San Diego Bamboo

 My recent business meeting in Southern California put me within striking distance of of several gardens and nurseries that I had not had the opportunity to visit in many years. I spent  hours in route preparation to make the best use of the time I had and clamped a couple of vacation days at the beginning and the end of my trip. One of the goals was to swing down to Encinitas on the SD County coast to visit San Diego Botanic Gardens , which in my former life as a San Diegan was known as Quail Gardens.I would say it had been at least 20 years since I had been to this garden and as I recalled it was pretty rustic and very tropical in it's planting style.The tropical action is still there, and very mature as one would expect after a couple of decades. This post however features the bamboo grove which for some reason captivated me to the point that I walked through it twice.

 I don't pretend to be knowledgeable about bamboo. I own 3, and by far my favorite is my black Bamboo Phyllostachys nigra. It is kept in a large container and I am vigilant about potential escape, for it is a runner. I believe lack of water keeps it in check.

 Meanwhile back in San Diego, this dried up timber bamboo marks the entrance to the grove.



This photo is from outside the entrance looking in.


 I was the only visitor here and though there were many others in the garden at large, the Bamboo grove was pretty deserted.



 There was a teahouse with a small Japanese garden in the depths of the grove. No people to be seen. I am always appreciative of serenity.



 This stand of Black Bamboo put mine to shame. I assume there must be some sort of barrier below ground.


Along the path back to the entrance.



These culms were among my faves.


 Another view of the entry area from within the garden.


  This is not anything I could have for my own garden, but a visit to places that are impossible can be deeply satisfying. No matter your zone there are always plants you wish for that will elude you. We have rain here in Norcal, but nights are rarely warm in my area, and that is the key. 49 degree nights in July limit the plant palette.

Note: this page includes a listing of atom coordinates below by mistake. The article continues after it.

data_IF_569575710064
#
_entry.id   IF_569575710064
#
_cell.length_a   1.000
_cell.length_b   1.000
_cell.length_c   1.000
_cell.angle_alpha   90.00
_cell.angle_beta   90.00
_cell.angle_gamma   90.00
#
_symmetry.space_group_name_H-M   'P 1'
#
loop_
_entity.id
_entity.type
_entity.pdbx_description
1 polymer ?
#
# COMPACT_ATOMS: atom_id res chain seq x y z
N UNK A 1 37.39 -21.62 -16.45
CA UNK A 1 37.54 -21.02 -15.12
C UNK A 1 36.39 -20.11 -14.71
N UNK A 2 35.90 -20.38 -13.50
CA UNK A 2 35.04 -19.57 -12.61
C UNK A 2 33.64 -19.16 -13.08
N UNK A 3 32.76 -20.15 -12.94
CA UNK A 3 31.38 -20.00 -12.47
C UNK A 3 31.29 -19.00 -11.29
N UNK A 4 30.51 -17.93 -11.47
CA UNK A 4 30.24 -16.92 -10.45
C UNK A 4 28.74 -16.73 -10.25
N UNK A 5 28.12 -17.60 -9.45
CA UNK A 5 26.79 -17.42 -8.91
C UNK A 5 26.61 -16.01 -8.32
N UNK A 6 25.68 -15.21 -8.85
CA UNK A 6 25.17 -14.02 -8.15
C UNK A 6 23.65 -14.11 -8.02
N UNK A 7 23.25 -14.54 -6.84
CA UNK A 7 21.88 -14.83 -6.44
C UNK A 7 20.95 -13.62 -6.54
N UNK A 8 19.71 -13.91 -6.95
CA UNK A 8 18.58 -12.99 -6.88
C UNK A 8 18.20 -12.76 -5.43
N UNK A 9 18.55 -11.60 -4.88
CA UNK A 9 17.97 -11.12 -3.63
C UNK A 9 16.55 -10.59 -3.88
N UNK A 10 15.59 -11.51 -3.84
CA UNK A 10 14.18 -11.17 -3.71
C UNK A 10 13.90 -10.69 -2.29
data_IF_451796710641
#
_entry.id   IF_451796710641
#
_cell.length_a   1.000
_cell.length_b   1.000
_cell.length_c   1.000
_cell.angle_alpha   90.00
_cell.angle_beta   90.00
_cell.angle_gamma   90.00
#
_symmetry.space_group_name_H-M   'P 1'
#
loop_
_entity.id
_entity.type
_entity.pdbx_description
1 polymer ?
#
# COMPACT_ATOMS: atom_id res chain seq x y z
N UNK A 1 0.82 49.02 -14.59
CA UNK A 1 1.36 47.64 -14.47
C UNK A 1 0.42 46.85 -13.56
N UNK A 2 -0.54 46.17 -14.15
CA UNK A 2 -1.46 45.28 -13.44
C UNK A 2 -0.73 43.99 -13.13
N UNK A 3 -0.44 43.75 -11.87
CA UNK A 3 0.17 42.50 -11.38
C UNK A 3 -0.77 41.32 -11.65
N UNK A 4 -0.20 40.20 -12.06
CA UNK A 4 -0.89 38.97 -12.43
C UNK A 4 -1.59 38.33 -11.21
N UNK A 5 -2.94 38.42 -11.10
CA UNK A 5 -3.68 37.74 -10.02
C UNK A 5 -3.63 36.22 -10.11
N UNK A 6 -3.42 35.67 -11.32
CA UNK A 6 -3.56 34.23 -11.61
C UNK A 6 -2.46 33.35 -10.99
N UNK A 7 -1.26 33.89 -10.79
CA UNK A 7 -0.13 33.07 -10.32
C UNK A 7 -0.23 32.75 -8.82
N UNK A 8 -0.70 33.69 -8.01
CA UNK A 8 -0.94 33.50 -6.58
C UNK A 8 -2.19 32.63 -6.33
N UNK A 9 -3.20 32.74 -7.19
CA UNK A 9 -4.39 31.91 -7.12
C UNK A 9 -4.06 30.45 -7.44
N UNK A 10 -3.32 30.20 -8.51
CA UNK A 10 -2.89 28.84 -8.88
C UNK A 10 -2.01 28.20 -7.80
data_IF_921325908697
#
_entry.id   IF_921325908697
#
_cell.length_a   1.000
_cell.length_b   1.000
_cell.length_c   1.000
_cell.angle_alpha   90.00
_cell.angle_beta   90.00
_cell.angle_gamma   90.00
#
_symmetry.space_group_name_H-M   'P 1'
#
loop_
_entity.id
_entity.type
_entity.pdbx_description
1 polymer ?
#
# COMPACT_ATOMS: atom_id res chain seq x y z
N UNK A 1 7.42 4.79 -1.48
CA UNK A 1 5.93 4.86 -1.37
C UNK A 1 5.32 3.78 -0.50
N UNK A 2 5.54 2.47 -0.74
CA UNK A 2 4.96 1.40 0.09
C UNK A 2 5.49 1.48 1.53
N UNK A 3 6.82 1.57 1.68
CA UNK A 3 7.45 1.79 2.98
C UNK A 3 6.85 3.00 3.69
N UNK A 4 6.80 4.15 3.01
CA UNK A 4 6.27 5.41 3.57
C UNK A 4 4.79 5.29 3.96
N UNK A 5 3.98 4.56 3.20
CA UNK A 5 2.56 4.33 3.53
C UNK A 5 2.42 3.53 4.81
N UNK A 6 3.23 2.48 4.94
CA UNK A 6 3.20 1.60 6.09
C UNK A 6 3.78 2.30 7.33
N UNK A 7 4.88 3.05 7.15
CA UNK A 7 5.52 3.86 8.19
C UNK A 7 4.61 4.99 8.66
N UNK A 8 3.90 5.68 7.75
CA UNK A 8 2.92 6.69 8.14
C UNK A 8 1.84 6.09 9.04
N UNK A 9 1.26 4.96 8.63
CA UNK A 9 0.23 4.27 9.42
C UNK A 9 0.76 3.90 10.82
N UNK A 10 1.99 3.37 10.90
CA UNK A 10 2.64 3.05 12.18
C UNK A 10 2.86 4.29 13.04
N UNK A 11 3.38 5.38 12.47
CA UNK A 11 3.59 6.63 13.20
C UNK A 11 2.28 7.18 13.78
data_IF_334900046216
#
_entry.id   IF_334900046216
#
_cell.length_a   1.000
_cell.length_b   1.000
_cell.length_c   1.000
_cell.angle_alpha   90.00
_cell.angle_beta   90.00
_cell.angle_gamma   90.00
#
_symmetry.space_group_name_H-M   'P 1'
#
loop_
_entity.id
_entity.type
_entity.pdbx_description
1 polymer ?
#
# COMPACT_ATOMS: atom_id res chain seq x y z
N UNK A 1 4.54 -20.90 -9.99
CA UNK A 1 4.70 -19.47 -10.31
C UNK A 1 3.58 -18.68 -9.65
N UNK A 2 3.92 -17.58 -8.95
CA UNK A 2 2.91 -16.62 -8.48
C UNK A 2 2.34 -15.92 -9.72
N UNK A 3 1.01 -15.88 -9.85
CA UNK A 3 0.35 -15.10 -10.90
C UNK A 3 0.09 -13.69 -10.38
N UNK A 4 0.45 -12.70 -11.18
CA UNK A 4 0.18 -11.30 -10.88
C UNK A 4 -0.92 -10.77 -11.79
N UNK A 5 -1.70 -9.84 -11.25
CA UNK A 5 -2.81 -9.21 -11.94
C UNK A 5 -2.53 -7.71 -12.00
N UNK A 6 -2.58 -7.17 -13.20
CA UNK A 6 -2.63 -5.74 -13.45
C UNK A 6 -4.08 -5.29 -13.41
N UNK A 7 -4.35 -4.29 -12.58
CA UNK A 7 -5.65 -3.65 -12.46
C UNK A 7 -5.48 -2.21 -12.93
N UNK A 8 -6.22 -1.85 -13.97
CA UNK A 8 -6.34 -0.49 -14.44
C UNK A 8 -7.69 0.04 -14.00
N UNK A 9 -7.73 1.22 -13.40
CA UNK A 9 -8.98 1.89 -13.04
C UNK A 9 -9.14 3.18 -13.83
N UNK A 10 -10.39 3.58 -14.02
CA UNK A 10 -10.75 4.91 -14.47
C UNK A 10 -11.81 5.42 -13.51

As I write this we are expecting the Pineapple Express to deliver what will probably be our last significant rainfall of the season. Collection buckets are in place.

Comments

  1. 49 degree nights in July? That's crazy. Lovely photos KS, I skipped this part of the garden when I visited in 2014, what was I thinking?

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    Replies
    1. I almost skipped it, but not on purpose-at first I couldn't find it.I'm glad I succeeded.

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  2. Forty-nine degree nighttime temps in summer sound blissful! I can't tell you how many times I've gone to bed at 11pm with the temperature still reading 90F outside. As to the bamboos, they're plants I admire and fear in equal measure. They're great in botanic gardens, though. It looks as though you timed your visit well, skirting the rain and avoiding the clouds. Best wishes with the rain collection effort! Reports are that we can expect little, if any, down this way.

    ReplyDelete
    Replies
    1. I'm glad it cools off at night here in summer (unless we are in a heat wave) though sometimes it would be nice to sit outside at night without fleece. I always enjoy those evenings when they roll around.This was the year I was going to get a couple rain barrels but I failed-still using several 5 gal buckets. Pretty sad ! I claim victory if I don't have to water the garden til May . The buckets are for the containers and the fuchsias.

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  3. But the pinot noir grapes love those cool summer nights! So glad you reconnected with some of your San Diego haunts!

    (hey, and don't you and I share the same birthday?!)

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    Replies
    1. You and I and Babs are Apr7 B-day peeps. Yes, the Pinot and the Chardonnay like the Carneros temps with the wind and the fog. Hope you enjoyed your B-day -mine was spent in the garden.What could be better ?

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